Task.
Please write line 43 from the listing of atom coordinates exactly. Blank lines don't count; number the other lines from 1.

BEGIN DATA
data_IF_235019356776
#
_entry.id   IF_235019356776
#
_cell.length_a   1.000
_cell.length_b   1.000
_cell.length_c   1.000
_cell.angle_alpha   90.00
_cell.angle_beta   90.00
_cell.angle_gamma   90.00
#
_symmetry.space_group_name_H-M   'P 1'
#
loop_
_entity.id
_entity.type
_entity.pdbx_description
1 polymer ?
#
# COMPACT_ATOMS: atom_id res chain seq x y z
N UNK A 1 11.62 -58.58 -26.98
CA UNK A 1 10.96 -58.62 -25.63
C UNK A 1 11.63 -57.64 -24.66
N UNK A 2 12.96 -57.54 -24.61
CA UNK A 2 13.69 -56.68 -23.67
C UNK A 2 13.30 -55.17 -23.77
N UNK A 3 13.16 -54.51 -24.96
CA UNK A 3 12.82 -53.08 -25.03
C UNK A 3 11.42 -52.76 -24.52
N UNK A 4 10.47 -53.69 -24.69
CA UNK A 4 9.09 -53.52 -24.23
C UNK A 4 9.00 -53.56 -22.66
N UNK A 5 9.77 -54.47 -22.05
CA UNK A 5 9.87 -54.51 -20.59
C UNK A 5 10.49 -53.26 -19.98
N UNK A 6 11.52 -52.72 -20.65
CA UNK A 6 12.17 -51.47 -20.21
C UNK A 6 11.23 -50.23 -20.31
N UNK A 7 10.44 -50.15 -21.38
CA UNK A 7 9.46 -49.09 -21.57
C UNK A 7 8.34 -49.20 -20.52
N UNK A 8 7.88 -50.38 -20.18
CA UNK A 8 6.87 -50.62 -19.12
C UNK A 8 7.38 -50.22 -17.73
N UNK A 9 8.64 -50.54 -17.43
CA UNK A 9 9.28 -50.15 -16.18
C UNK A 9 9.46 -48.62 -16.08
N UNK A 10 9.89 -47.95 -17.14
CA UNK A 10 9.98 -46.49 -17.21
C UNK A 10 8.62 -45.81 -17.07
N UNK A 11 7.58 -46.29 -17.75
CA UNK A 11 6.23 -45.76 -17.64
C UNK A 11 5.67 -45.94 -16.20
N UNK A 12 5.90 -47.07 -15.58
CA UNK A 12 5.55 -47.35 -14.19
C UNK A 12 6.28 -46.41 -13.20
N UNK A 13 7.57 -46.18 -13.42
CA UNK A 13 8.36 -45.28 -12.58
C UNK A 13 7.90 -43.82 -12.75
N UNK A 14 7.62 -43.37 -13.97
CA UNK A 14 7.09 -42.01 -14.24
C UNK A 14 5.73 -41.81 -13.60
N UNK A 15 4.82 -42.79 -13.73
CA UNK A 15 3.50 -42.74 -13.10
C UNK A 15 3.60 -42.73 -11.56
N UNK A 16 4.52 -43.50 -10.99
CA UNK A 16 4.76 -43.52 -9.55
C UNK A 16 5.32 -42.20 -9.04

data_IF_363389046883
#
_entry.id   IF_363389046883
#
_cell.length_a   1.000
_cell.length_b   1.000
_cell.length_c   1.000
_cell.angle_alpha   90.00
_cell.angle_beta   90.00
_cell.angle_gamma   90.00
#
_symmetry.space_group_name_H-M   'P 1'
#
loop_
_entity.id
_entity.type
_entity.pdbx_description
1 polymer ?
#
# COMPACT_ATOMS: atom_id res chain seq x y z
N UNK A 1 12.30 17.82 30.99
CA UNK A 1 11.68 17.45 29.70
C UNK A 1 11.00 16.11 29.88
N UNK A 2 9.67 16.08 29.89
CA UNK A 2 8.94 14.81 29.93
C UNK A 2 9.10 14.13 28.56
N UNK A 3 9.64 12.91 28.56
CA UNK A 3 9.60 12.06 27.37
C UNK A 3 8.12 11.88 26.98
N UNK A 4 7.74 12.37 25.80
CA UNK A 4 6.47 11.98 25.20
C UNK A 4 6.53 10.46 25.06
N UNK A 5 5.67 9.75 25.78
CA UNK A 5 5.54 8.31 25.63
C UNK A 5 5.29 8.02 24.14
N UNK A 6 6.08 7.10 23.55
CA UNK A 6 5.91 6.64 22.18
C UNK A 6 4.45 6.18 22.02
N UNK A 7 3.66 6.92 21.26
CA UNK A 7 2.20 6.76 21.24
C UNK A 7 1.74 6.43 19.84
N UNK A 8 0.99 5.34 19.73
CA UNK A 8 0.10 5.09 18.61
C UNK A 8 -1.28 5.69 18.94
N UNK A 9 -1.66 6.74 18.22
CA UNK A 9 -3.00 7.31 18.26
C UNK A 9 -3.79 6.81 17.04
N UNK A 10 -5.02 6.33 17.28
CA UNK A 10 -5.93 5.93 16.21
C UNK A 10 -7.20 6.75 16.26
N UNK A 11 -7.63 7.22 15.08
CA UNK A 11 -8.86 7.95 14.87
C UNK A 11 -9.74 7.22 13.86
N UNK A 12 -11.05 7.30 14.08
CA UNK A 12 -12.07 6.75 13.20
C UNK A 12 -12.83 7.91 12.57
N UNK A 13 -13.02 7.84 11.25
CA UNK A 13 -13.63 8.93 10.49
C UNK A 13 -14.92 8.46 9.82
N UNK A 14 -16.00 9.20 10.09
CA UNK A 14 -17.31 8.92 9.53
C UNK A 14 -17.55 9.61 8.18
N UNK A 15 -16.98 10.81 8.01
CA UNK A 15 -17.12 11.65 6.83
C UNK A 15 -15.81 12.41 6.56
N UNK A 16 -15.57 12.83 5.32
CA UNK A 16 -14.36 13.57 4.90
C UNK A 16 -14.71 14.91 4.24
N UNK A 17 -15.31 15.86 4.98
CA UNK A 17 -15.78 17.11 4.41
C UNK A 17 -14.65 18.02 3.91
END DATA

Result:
CA UNK A 8 6.87 -50.62 -19.12